Barton Breeze operates fully-automated hydroponics farms to grow pesticide-free vegetables.
By Deepsekhar Choudhury
India’s agriculture sector faces multiple problems: groundwater levels are depleting rapidly, the net sown area remains stagnant, pesticide use is booming and the farm-to-food time lag is increasing. A solution to any one of those problems could be a great entrepreneurial venture. But IIM Ahmedabad alumnus Shivendra Singh is out to convince the world that hydroponics — an agri-system that does not need soil, recycles water and can be installed even on rooftops—could be a panacea for all the pain points.
Founded in 2015, Barton Breeze operates fully-automated hydroponic farms to grow clean and pesticide-free vegetables. The startup also sets up such farms for other investors and handholds them initially with know-how and training. It helps its partners take their hydroponics produce to the marketplace via its tie-ups with companies such as BigBasket and Radisson. The startup has onboarded a stellar team that includes a former Flipkart executive and an agro-technologist with 25 years of experience in hydroponics.
Before scaling up, Barton Breeze ran a pilot in Rajasthan with strawberries in the summer months. “The idea is to reduce the duration it takes for produce to reach the plate after harvest,”” says Singh. “We did temperature control, did away with soil, brought in multi-layer vertical farming. That way we could grow 10 times more in space with respect to traditional farming.”
Barton’s price point is usually half of what’s charged for imported produce. For example, it sells lettuce at Rs 80 per kg in the months of June, July, and August when the imported kind costs Rs 200. Delhi-NCR has to get coriander from Bengaluru during the rainy season and the price hovers above Rs 200 per kg at Azadpur mandi – almost double the Rs 110 per kg price point of the company. At present, it grows 1,600 tonnes of produce yearly which includes 32 crop varieties.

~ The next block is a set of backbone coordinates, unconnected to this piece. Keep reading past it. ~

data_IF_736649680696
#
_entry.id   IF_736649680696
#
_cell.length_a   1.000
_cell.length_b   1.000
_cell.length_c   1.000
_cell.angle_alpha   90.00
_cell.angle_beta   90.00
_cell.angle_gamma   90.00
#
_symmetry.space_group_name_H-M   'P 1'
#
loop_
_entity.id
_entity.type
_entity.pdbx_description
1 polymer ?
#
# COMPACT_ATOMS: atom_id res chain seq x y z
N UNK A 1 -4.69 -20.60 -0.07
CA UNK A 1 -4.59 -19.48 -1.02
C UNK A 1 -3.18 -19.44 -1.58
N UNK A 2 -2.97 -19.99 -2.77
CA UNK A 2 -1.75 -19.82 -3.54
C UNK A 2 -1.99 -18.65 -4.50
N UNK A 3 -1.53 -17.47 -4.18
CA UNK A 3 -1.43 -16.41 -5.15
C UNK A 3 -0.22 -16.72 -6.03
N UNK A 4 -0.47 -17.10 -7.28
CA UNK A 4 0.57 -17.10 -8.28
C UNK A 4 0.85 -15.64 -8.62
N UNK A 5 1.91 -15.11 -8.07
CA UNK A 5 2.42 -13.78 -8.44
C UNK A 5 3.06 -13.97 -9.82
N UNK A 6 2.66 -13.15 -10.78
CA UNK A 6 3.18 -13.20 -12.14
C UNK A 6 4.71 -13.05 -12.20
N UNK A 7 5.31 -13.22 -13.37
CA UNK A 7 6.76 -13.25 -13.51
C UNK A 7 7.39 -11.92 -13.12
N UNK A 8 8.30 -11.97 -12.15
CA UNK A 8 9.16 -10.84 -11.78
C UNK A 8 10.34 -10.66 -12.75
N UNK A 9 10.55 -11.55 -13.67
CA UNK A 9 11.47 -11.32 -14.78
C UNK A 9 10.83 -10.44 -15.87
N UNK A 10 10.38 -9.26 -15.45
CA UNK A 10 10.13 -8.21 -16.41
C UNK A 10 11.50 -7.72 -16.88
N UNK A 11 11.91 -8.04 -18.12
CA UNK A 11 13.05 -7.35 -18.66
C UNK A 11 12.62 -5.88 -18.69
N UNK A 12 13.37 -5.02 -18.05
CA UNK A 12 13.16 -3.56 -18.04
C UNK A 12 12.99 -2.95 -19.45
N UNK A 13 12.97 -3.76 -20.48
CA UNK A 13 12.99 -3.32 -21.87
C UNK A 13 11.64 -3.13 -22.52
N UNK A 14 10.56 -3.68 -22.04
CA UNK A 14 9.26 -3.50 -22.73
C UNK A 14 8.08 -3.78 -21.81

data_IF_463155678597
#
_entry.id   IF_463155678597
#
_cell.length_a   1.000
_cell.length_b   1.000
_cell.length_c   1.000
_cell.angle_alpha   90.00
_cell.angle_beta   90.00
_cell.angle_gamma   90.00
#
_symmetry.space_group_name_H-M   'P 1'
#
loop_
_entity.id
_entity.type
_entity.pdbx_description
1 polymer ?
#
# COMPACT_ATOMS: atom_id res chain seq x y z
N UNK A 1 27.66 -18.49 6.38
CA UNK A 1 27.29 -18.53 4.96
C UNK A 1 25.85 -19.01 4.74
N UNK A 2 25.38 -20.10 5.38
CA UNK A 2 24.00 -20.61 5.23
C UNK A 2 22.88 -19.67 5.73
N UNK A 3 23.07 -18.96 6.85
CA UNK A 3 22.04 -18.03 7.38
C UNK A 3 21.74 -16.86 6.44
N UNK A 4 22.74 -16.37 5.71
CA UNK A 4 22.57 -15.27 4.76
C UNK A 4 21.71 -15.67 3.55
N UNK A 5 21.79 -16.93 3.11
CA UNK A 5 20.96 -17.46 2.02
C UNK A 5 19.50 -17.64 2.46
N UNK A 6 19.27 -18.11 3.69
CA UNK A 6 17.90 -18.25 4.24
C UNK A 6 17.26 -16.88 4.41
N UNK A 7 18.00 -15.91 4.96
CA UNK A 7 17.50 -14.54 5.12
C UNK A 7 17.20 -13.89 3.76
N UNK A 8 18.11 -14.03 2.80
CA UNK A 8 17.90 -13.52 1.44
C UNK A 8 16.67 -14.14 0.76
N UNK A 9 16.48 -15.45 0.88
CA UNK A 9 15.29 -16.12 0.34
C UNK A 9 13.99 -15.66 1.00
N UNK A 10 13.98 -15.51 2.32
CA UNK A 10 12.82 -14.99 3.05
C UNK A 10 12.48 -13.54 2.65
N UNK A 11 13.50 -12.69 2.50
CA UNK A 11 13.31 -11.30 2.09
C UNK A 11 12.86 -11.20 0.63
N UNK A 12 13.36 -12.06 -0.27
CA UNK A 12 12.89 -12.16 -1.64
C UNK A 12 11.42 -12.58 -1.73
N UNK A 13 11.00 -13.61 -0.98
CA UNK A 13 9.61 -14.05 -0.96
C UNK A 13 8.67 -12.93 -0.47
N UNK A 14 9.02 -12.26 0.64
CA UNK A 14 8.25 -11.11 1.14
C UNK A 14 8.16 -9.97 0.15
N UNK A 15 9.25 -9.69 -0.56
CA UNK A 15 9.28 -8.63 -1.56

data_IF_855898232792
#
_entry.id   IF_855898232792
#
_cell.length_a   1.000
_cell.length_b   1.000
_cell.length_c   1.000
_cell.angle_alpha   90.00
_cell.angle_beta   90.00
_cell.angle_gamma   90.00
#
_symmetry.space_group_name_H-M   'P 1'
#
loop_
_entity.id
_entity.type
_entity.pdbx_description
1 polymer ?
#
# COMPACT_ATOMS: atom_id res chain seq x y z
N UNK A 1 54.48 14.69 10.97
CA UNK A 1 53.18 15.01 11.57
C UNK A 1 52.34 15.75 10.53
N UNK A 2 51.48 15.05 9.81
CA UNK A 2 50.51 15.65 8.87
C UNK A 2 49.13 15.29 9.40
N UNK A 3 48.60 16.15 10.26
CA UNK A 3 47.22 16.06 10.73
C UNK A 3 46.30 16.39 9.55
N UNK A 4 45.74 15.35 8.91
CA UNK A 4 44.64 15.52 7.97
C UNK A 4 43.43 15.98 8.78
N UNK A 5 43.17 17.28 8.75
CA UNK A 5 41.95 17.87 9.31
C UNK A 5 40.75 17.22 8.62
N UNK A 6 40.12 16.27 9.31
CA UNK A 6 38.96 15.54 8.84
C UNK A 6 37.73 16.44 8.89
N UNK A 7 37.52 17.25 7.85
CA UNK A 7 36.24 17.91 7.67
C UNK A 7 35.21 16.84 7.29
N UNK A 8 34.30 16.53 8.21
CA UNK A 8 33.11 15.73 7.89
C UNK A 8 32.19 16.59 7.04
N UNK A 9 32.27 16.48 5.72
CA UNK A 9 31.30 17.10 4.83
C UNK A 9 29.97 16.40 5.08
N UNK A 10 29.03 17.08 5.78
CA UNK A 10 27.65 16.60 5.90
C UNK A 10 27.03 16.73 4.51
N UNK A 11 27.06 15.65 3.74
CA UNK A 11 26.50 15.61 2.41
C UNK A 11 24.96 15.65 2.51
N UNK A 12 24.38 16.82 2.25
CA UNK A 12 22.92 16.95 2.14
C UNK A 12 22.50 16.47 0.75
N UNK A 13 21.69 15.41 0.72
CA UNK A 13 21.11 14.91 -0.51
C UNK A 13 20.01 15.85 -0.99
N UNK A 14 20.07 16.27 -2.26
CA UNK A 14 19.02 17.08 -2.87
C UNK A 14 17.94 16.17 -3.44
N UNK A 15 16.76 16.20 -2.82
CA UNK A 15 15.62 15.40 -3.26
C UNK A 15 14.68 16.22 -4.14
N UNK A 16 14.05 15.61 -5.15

The startup has built 17 farms across nine states in India and some locations in Dubai and Qatar. At present it has 11 acres of cultivable space and is targeting 50 acres for FY 2021. The size of a typical farm ranges from one eighth of an acre to two acres. Singh says that even though it’s an EPC contractor, the startup’s DNA is that of a tech firm and not a construction company. Barton Breeze has developed tech which makes it possible to control all the conditions in a farm through an application from a remote site.
However, capex is a challenge. It takes around Rs 2,500 per square metre to set up a one-acre or half-acre farm. The government has been looking at a policy to subsidise farmers in the hydrophonics space. The Maharashtra government started a scheme to subsidise 50% capital costs for hydroponics farming of animal fodder.
Barton Breeze’s current farm-to-fork time is 2 hours and it’s developing a plan to reduce it to 30 minutes. It involves promoting hydroponics in a kitchen garden where glow lights could be used as a substitute of sunlight. The startup is bootstrapped as of now but is looking to close its Series A round of funding soon for the 30-minute project.